Kiewit-General “committed willful and serious safety violations” in Washington state accident, fined $150,000
I noticed some interesting and heavy activity yesterday on my blog, from a US source using Level 3 Communications out of Maryland, U.S. – a company that interestingly enough, was spun off from Kiewit Diversified Group, a subsidiary of Peter Kiewit and Sons. The interest was very specifically focused on the posts I’ve written that involve or feature Kiewits work in BC, and most recently on the issues with the retaining walls along the Sea to Sky Highway.
This prompted a bit of digging around since often traffic like that can lead to a story or a related story. And sure enough,something popped up.
Kiewit-General will receive a fine of more than $150,000 for willful and serious safety violations stemming from an accident at the site in Aberdeen where pontoons for the floating bridge are being constructed, according to a source with knowledge of the incident, which led to an investigation by the Washington State Department of Labor and Industries.
On June 21, 2014, a 13,000-pound concrete counterweight being lifted off a construction crane fell to the ground, narrowly missing two workers. Five workers were on the crane at the time, and could have been seriously injured or killed if the crane had collapsed, according to the source.
KIRO Radio has viewed video of the incident, during which the man filming seems to have anticipated an accident of some kind.
“And that’s why I was filming,” he said.
The video was sent to L & I, which led to an investigation.
State inspectors found that a steel hook attached to the top of the counterweight, which is used to lift it, broke free from the concrete and steel frame it was cast in.
The accident led to serious revelations about Kiewit, including accusations that the company knew for nearly 10 years that the steel hooks could be faulty, but failed to take action.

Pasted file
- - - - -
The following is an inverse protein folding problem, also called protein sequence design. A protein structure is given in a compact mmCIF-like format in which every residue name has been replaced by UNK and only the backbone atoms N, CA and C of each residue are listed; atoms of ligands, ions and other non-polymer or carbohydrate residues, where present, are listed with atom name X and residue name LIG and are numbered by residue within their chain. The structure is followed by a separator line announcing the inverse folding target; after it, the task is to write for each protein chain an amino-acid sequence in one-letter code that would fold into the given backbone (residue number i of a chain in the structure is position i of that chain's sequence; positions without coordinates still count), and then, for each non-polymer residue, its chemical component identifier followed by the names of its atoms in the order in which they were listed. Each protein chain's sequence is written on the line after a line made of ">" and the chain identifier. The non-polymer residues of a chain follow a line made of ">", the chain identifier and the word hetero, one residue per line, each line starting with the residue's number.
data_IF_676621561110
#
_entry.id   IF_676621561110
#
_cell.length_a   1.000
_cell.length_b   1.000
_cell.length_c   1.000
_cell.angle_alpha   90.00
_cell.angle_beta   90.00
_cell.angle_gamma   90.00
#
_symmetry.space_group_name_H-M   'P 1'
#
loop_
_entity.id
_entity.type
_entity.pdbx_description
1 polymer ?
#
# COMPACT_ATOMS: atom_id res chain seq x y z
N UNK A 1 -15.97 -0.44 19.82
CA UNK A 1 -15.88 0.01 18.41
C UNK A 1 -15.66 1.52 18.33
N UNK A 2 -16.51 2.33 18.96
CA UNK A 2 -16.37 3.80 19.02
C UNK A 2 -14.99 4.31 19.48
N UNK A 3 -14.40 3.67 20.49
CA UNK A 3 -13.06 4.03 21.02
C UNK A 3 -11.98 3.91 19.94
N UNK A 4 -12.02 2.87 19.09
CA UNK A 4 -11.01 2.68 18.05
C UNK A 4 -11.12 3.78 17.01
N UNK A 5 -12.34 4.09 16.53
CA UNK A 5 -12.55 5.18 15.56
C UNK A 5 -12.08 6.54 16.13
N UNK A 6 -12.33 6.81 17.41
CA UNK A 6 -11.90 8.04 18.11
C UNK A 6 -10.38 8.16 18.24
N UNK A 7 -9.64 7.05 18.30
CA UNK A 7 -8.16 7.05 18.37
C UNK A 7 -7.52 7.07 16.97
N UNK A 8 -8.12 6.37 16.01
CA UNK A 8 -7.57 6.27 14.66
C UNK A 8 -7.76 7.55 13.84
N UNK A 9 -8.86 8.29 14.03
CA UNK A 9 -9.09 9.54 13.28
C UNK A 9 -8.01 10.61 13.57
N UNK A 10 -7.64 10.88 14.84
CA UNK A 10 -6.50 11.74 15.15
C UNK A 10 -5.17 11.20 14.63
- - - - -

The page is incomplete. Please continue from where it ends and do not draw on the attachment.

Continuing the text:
The hook in question, called a lifting eye, was the subject of a manufacturer’s bulletin in 2005 and again in 2011. The bulletin indicated that the steel lifting eyes could fail and should be inspected. If irregularities were found, the manufacturer provided a set of guidelines that companies should follow to fix the lifting eyes.
Kiewit, before it joined with General on the 520 bridge project, owned several tower cranes that used the questionable lifting eyes. Instead of repairing the lifting eyes as the manufacturer recommended, Kiewit attempted its own repairs or, in some cases, didn’t attempt any repairs, the L & I investigation found, according to the source.
The source said Kiewit had, on multiple occasions, disassembled and then re-erected tower cranes in Washington state without replacing potentially faulty lifting eyes when they had the chance.
As a result, Kiewit-General, as a joint venture, will receive willful violations for failing to follow recommendations from the crane equipment manufacturer, failing to address the hazard, and putting employees in direct danger of a tower crane collapse. The company also received serious violations for using a worker that wasn’t qualified to oversee crane disassembly at the Aberdeen site, and for allowing that worker to develop procedures they were not qualified to develop.”
Read the rest of this story,listen to audio and video features showing footage of the crane accident HERE: http://mynorthwest.com/11/2670486/Investigation-520-bridge-contractor-put-workers-in-danger-of-crane-collapse
This particular bridge project has been plagued with issues, which I covered here after Dave White of News1130 broke the story in BC- this is a *must read* refresher: